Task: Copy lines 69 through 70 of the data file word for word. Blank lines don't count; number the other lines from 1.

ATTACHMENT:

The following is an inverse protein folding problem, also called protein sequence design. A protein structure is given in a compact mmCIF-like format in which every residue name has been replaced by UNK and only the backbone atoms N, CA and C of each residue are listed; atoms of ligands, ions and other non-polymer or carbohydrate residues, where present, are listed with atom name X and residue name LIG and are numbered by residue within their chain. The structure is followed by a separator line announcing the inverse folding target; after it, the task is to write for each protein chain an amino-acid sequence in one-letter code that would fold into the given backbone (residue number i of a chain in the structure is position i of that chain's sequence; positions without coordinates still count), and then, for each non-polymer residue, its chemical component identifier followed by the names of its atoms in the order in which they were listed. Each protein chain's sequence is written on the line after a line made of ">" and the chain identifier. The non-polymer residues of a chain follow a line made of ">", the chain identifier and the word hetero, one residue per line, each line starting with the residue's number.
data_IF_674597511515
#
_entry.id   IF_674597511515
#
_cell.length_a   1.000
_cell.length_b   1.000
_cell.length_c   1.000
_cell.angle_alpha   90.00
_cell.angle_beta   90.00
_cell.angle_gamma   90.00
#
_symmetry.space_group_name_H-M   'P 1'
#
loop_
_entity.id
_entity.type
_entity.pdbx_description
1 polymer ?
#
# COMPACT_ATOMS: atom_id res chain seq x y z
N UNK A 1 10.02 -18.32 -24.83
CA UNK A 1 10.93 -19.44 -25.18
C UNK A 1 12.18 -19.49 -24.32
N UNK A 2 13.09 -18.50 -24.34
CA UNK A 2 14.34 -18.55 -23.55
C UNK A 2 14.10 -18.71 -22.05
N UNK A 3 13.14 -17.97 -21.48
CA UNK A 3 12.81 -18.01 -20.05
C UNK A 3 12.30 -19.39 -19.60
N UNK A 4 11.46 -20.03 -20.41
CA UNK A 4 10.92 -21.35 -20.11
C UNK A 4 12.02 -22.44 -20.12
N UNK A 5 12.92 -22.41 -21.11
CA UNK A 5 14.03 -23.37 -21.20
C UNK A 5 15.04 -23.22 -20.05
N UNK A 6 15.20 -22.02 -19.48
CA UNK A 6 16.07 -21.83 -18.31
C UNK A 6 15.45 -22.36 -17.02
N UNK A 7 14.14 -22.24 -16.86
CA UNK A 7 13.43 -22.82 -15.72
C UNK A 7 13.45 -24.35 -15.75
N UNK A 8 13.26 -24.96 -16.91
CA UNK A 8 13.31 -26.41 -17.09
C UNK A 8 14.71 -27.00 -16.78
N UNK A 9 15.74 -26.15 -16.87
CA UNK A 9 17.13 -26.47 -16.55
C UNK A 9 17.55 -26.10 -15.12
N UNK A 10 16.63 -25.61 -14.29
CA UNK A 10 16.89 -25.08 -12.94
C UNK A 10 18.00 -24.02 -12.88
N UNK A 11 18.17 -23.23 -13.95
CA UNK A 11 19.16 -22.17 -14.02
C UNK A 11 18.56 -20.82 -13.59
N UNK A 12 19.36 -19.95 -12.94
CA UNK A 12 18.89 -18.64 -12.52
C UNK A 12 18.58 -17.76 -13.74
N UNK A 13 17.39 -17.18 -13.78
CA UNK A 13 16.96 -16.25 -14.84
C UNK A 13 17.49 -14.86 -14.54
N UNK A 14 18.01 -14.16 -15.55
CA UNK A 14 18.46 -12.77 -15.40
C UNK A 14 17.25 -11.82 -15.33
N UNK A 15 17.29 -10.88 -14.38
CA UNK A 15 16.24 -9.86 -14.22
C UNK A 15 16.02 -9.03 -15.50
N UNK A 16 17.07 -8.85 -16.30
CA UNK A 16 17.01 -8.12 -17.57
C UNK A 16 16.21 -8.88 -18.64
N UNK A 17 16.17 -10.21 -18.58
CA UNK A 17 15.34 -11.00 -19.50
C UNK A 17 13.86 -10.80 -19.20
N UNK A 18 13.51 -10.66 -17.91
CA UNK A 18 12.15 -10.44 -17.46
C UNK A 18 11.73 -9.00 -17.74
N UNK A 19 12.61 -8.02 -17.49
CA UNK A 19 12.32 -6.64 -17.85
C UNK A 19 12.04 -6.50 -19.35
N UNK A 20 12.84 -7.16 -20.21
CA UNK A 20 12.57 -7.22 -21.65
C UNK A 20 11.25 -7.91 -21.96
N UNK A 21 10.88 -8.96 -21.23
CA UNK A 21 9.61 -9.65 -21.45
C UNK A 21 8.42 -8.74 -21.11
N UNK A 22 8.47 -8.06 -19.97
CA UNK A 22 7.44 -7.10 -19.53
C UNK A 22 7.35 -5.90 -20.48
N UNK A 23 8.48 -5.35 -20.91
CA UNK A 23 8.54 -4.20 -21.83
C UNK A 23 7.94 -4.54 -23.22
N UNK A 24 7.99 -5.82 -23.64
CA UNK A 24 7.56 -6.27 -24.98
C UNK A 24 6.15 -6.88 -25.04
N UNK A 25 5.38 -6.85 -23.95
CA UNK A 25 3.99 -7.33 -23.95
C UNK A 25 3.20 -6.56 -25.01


C UNK A 16 16.21 -8.88 -18.64
N UNK A 17 16.17 -10.21 -18.58